Half of the patients received surgery to fuse two or more vertebrae in hopes of curing low back pain. The other half had no surgery, even though they had comparable diagnoses. After two years, only 26 percent of those who received surgery had actually returned to work. That’s compared to 67 percent of patients who didn’t have the surgery, even though they had the same exact diagnosis. This translates as a 74% failure rate for low back surgeries! It also means you are 257% more likely to go back to work IF YOU DON’T GET SURGERY THAN IF YOU DO.
“The study  provides clear evidence that for many patients, fusion surgeries designed to alleviate pain from degenerating discs don’t work”, says the study’s lead author Dr. Trang Nguyen, a researcher at the University of Cincinnati College of Medicine. 
2. In the Discussion section, the author states:
Some surgeons will argue that pain alone, particularly in patients who have exhausted conservative treatment modalities [e.g. anti-inflammatories, physical therapy, epidural steroids] over a 3-6 month period…
Yes, the author does go on to decry operating on individuals with “major, overlapping, potentially life-threatening co-morbidities”
their idea of conservative treatment remains mired in the past, because it is still limited to anti-inflammatories, physical therapy and epidural steroids
I have to wonder WHY the author appears to be blissfully ignorant of the benefits of manipulative manual treatments, including chiropractic care, and the numerous guidelines and evidence reviews from medical groups from around the world that now support it:
- A review in the January 2011 edition of European Spine Journal includes a brilliant review of “the effectiveness of pharmacological interventions [i.e., non-steroid anti-inflammatory drugs (NSAIDs), muscle relaxants, antidepressants, and opioids] for non-specific chronic low-back pain (LBP)”.
They reviewed 17 randomized controlled trials for pain treatments:
The researchers concluded that NSAIDs and opioids “seem to lead to a somewhat higher relief in pain on the short term, as compared to placebo” (aka no treatment at all!), “in patients with non-specific chronic low back pain, and that both types of medication show more adverse effects than placebo”. (What an elegant understatement that is!)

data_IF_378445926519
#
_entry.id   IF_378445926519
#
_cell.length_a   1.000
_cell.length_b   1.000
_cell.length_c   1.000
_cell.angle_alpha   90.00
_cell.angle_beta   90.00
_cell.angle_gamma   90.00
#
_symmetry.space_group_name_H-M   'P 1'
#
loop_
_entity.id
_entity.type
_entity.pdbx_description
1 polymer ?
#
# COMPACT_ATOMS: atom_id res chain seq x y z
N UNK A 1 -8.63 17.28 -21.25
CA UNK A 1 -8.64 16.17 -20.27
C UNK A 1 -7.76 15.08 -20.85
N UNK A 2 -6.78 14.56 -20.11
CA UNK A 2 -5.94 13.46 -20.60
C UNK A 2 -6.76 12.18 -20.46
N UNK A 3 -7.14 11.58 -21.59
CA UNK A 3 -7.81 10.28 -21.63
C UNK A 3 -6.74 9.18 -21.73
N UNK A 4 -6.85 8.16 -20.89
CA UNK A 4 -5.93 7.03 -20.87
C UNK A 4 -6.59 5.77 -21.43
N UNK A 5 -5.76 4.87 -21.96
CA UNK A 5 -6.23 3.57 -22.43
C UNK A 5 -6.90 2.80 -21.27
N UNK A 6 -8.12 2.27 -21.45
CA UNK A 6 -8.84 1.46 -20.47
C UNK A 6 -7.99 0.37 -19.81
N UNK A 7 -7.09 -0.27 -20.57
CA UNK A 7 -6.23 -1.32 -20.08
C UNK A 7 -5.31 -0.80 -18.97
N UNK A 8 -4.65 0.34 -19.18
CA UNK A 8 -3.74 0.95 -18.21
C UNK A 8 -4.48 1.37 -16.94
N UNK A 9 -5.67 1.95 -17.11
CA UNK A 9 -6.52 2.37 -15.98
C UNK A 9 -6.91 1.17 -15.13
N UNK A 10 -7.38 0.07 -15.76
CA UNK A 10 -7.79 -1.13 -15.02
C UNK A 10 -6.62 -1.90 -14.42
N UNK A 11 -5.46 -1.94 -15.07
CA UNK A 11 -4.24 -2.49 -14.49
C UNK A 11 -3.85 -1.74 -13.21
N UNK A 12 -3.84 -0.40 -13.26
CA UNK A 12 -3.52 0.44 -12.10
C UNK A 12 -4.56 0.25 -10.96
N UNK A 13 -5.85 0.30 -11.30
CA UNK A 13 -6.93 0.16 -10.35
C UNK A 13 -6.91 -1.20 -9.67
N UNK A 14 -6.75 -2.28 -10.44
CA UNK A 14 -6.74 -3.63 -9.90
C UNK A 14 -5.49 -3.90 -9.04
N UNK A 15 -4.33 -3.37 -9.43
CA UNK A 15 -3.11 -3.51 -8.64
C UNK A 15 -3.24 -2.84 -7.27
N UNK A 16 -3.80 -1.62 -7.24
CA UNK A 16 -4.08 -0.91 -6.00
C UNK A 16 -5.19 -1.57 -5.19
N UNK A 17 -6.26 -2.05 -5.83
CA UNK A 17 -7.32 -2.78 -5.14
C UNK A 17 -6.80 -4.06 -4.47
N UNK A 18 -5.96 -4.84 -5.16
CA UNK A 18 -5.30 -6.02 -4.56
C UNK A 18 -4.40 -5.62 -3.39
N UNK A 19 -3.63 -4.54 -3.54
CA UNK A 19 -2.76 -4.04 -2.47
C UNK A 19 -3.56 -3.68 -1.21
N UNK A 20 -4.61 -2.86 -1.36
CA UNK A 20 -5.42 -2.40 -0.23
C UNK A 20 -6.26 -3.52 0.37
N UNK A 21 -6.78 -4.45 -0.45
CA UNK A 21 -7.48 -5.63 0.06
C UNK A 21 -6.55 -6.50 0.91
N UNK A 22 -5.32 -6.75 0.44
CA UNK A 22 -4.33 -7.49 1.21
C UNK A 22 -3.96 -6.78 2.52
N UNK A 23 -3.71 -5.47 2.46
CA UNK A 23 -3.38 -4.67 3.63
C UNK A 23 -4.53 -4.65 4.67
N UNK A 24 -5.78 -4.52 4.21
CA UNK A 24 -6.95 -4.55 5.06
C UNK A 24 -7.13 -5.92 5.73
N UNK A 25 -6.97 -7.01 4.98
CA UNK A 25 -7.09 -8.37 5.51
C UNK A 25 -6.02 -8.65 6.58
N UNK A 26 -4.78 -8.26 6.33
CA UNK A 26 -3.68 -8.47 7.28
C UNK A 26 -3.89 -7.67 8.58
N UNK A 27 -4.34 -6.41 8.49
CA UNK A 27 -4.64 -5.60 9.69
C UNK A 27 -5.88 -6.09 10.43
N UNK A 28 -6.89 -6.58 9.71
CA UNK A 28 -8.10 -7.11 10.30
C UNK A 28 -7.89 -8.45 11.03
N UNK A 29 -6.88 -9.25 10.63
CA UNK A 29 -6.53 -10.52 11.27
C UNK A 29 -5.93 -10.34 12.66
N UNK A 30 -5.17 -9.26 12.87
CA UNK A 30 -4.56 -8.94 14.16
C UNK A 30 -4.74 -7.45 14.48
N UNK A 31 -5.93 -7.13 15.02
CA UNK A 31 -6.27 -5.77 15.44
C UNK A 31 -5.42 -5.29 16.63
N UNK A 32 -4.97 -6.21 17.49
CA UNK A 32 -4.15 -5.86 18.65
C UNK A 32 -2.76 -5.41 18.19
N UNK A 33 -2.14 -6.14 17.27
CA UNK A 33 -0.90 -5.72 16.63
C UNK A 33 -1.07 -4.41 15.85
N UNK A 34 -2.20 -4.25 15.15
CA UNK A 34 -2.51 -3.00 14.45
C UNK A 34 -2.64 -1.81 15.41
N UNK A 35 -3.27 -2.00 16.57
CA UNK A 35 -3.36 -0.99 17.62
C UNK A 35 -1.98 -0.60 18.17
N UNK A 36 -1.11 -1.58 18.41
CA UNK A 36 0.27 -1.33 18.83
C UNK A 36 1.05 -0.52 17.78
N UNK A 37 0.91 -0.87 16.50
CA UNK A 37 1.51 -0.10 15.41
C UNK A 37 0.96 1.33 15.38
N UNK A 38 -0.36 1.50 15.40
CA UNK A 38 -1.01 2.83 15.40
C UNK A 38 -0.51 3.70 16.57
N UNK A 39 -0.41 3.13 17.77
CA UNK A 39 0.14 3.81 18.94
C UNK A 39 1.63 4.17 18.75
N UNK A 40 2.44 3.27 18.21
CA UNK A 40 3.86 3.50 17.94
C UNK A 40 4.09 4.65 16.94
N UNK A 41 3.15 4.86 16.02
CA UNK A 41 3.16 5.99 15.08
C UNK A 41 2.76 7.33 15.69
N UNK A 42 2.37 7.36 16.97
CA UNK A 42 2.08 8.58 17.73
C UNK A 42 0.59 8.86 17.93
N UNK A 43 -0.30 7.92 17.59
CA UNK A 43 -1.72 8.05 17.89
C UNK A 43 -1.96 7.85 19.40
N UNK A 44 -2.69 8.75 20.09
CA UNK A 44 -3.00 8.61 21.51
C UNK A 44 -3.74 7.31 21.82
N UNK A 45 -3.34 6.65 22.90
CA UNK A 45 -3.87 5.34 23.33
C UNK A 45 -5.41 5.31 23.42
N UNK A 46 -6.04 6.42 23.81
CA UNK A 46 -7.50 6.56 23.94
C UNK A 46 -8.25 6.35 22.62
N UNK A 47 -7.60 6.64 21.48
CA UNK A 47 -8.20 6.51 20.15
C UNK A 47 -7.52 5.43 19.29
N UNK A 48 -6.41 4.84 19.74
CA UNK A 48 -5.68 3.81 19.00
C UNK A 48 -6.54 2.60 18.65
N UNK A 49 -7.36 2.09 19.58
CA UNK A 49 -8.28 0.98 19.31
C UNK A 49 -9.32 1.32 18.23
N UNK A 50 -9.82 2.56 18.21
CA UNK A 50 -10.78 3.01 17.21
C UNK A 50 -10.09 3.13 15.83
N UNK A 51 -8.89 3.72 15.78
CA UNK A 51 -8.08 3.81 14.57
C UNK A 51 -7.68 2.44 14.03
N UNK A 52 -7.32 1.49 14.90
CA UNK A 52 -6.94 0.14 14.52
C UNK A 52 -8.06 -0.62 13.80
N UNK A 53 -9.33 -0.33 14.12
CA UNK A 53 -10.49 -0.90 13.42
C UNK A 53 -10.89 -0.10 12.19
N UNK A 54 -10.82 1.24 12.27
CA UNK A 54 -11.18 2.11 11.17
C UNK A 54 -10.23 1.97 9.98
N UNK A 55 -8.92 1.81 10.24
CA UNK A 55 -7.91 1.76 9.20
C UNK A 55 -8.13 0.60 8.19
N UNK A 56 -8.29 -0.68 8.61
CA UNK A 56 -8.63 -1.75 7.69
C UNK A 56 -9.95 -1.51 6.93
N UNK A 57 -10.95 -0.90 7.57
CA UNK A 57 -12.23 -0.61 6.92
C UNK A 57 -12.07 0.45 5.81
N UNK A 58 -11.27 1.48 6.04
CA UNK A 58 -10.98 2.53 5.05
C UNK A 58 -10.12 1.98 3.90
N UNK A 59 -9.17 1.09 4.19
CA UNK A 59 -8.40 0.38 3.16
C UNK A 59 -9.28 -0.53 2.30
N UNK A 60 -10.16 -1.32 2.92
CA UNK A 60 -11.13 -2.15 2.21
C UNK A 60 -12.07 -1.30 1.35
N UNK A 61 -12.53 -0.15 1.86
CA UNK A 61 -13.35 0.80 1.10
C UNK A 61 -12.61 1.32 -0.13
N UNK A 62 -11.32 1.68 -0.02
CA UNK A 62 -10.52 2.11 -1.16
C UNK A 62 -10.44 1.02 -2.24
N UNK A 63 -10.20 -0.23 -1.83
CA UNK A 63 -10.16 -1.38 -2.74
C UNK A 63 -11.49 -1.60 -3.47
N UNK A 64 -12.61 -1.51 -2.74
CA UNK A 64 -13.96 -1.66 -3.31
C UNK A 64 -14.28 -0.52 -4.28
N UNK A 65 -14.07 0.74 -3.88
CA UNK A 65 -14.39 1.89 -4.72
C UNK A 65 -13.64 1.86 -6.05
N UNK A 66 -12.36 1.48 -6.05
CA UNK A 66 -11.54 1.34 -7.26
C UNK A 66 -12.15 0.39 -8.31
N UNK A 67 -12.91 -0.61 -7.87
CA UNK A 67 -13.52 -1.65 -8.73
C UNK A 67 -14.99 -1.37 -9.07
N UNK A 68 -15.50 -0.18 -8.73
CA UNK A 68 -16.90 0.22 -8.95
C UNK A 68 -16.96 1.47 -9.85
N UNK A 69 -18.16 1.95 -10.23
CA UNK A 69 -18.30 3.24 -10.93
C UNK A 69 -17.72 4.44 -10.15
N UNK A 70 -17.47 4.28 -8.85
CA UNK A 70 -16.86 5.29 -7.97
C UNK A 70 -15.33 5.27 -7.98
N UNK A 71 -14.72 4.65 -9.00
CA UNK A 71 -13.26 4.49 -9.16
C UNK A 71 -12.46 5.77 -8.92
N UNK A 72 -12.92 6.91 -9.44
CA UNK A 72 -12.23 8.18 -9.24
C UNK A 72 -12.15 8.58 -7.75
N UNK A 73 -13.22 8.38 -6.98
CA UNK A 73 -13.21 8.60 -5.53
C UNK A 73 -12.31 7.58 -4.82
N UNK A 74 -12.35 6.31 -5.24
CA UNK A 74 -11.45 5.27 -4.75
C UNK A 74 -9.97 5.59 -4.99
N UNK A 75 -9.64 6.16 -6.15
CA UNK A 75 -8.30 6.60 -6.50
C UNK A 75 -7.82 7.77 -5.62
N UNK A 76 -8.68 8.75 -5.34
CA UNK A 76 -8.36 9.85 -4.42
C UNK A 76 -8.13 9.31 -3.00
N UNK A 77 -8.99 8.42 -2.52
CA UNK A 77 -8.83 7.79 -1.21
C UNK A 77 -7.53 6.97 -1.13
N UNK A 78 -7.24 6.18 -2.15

- In 2007, a medical practice guideline for low back pain (LBP) was jointly prepared by the American Pain Society and the American College of Physicians, and it recognized spinal manipulation as the only non-pharmacologic method providing “proven benefits” for acute LBP.
- In November of 2004, the European Guidelines for the Management of Chronic Non-specific Low Back Pain were released. They recommend spinal manipulation as an effective conservative treatment.
They go on to state that:
Surgery for non-specific CLBP cannot be recommended unless 2 years of all other recommended conservative treatments — including multidisciplinary approaches with combined programs of cognitive intervention and exercises — have failed
A lot of what’s considered “standard medical treatment” was listed as invasive treatments, that should NOT be recommended for non-specific CLBP.
I can’t say for sure how or why medical authors remain unaware of this massive volume of literature support for chiropractic and spinal manipulation. I do believe its in the best interests of our patients that chiropractors continue to share these materials with their local medical associates.
- Long-term Outcomes of Lumbar Fusion Among Workers’ Compensation Subjects: An Historical Cohort Study
SPINE (Phila Pa 1976) 2011 (Feb 15); 36 (4): 320–331
- Study Says Back Surgery Often Makes Things Worse
The Daily Hit ~ Oct 14, 2010